Efforts were made to bring forth additional names, including via nominations directly to the standing committee and via suspension of the rules of order at the special convention tasked with the election.

The standing committee, ever risk adverse, declined to add names to the ballot. Similarly, the motion to suspend the rules of order and nominate assisting Bishop Jennifer Brooke-Davidson failed in a floor vote.

None of this was surprising, as the nominations committee, while diverse, was widely regarded as a series of “desperation hires,” despite being all-volunteer.

Even Susan Goff, often oblivious to larger issues, tacitly acknowledged the problems in a message to the diocese, in which she issued a tactful but pointed call to prayer and change.

Shortly before the election standing committee member, the Rev. Anne Turner, resigned from the role. While she initially declined to state her reasons, it soon became clear that these were related to the standing committee’s role in the elections process.

Where are We Now?

On the second round of voting, the Rev. Canon Mark Stevenson, a member of the presiding bishop’s staff, won by a majority of votes, with much wider margins among clergy delegates than lay delegates. Hmmm.

Subsequently, we have seen the predictable congratulatory comments by the diocese and Stevenson.

Unfortunately, it will be a long transition period before Stevenson is consecrated a bishop on December 3, tellingly at a baptist church in the Richmond area. This despite the fact that numerous venues in the area could hold the requisite number, including the Washington National Cathedral in DC. Nor does it appear that St. Paul’s is affirming.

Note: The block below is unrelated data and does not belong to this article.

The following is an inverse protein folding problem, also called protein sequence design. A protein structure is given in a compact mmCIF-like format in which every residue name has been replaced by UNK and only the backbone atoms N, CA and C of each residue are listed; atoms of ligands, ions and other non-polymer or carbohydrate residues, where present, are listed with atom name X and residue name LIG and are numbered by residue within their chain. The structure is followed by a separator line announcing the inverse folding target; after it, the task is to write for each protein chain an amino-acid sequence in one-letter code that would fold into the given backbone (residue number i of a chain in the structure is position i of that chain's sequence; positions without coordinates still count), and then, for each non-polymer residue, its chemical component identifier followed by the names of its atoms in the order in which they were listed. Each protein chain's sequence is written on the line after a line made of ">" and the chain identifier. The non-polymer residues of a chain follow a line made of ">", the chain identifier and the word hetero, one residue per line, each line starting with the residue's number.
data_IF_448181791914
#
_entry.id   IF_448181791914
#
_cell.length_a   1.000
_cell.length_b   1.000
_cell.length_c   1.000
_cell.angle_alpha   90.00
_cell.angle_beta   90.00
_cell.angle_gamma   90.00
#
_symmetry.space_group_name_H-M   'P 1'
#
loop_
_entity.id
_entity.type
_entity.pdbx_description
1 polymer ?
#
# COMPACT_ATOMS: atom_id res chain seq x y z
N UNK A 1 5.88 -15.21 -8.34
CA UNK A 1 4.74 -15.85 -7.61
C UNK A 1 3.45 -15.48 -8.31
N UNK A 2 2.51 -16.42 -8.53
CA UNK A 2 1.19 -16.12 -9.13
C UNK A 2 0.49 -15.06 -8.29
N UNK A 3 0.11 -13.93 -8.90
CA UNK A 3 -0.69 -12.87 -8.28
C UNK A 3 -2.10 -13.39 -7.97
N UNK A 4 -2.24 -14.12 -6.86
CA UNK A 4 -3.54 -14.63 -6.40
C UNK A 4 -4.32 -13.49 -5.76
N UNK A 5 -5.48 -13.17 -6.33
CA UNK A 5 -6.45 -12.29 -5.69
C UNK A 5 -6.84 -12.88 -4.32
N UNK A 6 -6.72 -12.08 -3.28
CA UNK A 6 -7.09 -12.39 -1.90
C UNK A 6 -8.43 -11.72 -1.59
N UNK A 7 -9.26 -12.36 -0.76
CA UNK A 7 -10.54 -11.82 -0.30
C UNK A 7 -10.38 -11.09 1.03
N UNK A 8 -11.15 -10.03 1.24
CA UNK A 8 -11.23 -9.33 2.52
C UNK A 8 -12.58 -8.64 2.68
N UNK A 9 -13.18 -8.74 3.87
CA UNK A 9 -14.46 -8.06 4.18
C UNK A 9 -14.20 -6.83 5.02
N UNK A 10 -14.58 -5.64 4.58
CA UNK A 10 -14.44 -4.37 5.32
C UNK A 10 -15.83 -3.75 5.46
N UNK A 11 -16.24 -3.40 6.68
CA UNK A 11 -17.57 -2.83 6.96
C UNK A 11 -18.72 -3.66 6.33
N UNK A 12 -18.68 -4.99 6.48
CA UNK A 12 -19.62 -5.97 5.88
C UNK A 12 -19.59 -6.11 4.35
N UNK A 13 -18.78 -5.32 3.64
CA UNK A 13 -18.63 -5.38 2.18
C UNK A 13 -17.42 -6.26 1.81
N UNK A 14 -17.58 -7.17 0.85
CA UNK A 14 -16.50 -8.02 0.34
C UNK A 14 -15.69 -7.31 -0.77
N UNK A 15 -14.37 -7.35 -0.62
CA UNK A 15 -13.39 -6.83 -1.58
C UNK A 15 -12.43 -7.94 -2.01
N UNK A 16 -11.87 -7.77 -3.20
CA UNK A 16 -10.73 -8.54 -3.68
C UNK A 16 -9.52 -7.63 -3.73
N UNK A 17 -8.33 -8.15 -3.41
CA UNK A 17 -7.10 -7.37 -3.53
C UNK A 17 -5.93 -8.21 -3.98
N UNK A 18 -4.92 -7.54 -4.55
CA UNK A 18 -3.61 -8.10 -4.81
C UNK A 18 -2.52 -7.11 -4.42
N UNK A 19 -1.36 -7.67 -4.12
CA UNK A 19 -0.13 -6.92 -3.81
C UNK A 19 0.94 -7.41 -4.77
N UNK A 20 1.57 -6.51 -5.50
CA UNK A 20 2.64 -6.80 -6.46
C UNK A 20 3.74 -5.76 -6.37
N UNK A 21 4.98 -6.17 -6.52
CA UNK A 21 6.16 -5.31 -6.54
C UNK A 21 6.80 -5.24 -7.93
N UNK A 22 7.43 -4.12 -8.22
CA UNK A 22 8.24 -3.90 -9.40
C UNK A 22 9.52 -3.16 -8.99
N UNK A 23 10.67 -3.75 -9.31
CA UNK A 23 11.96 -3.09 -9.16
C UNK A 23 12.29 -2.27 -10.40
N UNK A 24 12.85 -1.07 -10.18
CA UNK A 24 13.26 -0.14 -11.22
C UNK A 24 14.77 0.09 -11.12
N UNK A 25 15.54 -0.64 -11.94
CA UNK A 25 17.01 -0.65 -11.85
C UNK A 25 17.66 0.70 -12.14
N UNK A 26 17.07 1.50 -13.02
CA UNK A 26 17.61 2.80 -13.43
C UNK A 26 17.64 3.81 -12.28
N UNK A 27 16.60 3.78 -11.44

And while Stevenson is widely regarded as a shrewd insider, and thus is not likely to tip his hand early in the game, there is a larger point in all of this.

That point is that the last thing the diocese needs is an insider—it needs an outsider. A woman of color. A lesbian. An indigenous person. Anything but a boring straight white guy from church headquarters.

Nor do we see signs that Stevenson has the backbone to address problems in the diocese. He no doubt is a capable program administrator, and he’s politically savvy enough to survive the cesspool that is 815, or church headquarters.

Meanwhile, the diocese continues to:

  • Spiral the drain.
  • Ignore church canons.
  • Cling to the profoundly unwelcoming Mayo House and other vestiges of past glory.
  • Brush off victims of abuse.
  • Try to pull in additional funds via a newly implemented “Virginia Plan” of “covenantal giving,” that is unlikely to make a lasting difference, as the diocese still has little to show for the $5 million in cash it sucks in every year from its parishes.

And still, the inner circle of the Johnston years, including diocesan chancellor J.P. Causey, continue to hold power in the diocese. Nor do we see any sign that the diocese and its so-called leadership understand the dire mess that is the diocese. Indeed, far too many see no further than next Sunday’s holy eucharist.

As a result, Anglican Watch sees next to no possibility that the mess that is the Episcopal Diocese of Virginia will improve.

To Canon Stevenson, we say this: Prove us wrong.

Anglican Watch thanks the many persons who provided information for this article.

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Wayne

Good article. Stevenson probably won’t be the last bishop of Virginia, but he is definitely one of the last. We’ve reached the point of no return and still no one gives a damn.